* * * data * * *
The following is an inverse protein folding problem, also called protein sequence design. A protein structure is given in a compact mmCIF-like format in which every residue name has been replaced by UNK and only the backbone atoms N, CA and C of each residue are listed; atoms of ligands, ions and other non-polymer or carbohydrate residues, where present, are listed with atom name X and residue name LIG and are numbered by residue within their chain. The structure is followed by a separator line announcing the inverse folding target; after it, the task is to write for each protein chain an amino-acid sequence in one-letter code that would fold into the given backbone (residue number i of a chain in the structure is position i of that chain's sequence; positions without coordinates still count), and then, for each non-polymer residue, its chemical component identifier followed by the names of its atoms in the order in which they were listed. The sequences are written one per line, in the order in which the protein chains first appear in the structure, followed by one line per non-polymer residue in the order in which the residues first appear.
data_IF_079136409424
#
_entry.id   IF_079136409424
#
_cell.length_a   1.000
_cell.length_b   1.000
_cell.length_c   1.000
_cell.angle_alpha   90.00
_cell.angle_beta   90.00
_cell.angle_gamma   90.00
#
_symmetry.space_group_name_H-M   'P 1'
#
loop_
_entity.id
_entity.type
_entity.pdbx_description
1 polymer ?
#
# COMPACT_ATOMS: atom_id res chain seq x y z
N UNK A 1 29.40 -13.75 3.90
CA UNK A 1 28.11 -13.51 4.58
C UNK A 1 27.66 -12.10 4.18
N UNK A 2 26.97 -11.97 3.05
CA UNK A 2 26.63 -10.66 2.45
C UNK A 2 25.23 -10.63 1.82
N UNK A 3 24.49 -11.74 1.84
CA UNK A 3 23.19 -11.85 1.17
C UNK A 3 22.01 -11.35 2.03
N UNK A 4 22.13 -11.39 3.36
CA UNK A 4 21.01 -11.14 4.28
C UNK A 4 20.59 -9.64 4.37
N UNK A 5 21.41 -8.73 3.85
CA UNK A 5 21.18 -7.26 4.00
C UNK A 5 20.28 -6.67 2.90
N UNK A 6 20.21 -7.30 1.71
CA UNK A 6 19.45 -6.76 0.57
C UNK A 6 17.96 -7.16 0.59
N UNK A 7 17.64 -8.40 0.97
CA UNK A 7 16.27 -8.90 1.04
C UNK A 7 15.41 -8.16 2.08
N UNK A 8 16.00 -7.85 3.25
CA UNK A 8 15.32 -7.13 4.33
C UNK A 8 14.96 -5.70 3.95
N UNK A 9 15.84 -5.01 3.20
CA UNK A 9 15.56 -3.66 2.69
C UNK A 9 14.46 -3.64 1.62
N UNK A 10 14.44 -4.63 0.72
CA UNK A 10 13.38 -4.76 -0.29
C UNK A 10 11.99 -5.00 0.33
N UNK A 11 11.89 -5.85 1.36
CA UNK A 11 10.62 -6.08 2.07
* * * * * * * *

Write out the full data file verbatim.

The following is an inverse protein folding problem, also called protein sequence design. A protein structure is given in a compact mmCIF-like format in which every residue name has been replaced by UNK and only the backbone atoms N, CA and C of each residue are listed; atoms of ligands, ions and other non-polymer or carbohydrate residues, where present, are listed with atom name X and residue name LIG and are numbered by residue within their chain. The structure is followed by a separator line announcing the inverse folding target; after it, the task is to write for each protein chain an amino-acid sequence in one-letter code that would fold into the given backbone (residue number i of a chain in the structure is position i of that chain's sequence; positions without coordinates still count), and then, for each non-polymer residue, its chemical component identifier followed by the names of its atoms in the order in which they were listed. The sequences are written one per line, in the order in which the protein chains first appear in the structure, followed by one line per non-polymer residue in the order in which the residues first appear.
data_IF_079136409424
#
_entry.id   IF_079136409424
#
_cell.length_a   1.000
_cell.length_b   1.000
_cell.length_c   1.000
_cell.angle_alpha   90.00
_cell.angle_beta   90.00
_cell.angle_gamma   90.00
#
_symmetry.space_group_name_H-M   'P 1'
#
loop_
_entity.id
_entity.type
_entity.pdbx_description
1 polymer ?
#
# COMPACT_ATOMS: atom_id res chain seq x y z
N UNK A 1 29.40 -13.75 3.90
CA UNK A 1 28.11 -13.51 4.58
C UNK A 1 27.66 -12.10 4.18
N UNK A 2 26.97 -11.97 3.05
CA UNK A 2 26.63 -10.66 2.45
C UNK A 2 25.23 -10.63 1.82
N UNK A 3 24.49 -11.74 1.84
CA UNK A 3 23.19 -11.85 1.17
C UNK A 3 22.01 -11.35 2.03
N UNK A 4 22.13 -11.39 3.36
CA UNK A 4 21.01 -11.14 4.28
C UNK A 4 20.59 -9.64 4.37
N UNK A 5 21.41 -8.73 3.85
CA UNK A 5 21.18 -7.26 4.00
C UNK A 5 20.28 -6.67 2.90
N UNK A 6 20.21 -7.30 1.71
CA UNK A 6 19.45 -6.76 0.57
C UNK A 6 17.96 -7.16 0.59
N UNK A 7 17.64 -8.40 0.97
CA UNK A 7 16.27 -8.90 1.04
C UNK A 7 15.41 -8.16 2.08
N UNK A 8 16.00 -7.85 3.25
CA UNK A 8 15.32 -7.13 4.33
C UNK A 8 14.96 -5.70 3.95
N UNK A 9 15.84 -5.01 3.20
CA UNK A 9 15.56 -3.66 2.69
C UNK A 9 14.46 -3.64 1.62
N UNK A 10 14.44 -4.63 0.72
CA UNK A 10 13.38 -4.76 -0.29
C UNK A 10 11.99 -5.00 0.33
N UNK A 11 11.89 -5.85 1.36
CA UNK A 11 10.62 -6.08 2.07